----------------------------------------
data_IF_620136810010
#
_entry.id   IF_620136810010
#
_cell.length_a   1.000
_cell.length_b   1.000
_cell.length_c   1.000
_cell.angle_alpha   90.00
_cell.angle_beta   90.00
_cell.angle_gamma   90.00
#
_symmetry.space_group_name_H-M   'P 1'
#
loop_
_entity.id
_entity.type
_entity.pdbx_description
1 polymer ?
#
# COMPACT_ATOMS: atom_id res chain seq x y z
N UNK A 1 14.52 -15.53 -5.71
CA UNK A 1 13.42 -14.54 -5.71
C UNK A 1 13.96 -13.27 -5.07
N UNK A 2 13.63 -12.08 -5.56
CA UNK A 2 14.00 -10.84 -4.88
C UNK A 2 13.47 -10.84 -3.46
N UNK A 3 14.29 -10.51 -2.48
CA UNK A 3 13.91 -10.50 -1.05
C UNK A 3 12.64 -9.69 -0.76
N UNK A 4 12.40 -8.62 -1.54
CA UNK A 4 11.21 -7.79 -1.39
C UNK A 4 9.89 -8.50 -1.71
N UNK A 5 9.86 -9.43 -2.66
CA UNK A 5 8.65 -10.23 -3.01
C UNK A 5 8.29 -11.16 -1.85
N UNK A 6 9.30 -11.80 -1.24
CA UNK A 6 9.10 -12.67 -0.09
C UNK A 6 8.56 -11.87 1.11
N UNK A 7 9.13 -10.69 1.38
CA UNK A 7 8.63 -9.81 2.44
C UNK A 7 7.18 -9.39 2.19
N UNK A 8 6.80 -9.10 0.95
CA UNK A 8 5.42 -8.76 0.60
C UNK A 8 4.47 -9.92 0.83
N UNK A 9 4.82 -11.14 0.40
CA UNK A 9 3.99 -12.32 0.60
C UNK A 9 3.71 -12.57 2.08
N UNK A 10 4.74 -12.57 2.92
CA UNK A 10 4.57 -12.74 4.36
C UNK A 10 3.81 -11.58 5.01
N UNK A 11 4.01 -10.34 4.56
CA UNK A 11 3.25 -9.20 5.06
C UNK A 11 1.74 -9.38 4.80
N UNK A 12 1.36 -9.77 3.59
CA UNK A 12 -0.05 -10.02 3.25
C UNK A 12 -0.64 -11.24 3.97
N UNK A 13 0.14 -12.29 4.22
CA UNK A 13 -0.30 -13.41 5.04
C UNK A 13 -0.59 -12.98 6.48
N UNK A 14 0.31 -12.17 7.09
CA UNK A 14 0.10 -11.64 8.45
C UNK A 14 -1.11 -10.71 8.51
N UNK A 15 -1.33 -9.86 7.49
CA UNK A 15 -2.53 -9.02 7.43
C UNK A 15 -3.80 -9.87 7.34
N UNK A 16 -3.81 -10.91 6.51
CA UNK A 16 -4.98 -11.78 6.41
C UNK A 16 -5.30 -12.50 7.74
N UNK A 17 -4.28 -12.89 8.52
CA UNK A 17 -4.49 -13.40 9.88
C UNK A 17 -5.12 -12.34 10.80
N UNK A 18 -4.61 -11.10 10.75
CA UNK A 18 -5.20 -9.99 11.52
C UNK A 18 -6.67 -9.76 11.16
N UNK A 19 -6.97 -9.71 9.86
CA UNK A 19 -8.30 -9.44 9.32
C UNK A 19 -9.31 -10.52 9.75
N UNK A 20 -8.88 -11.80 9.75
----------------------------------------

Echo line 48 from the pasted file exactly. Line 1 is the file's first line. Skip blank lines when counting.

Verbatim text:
N UNK A 10 4.74 -12.57 2.92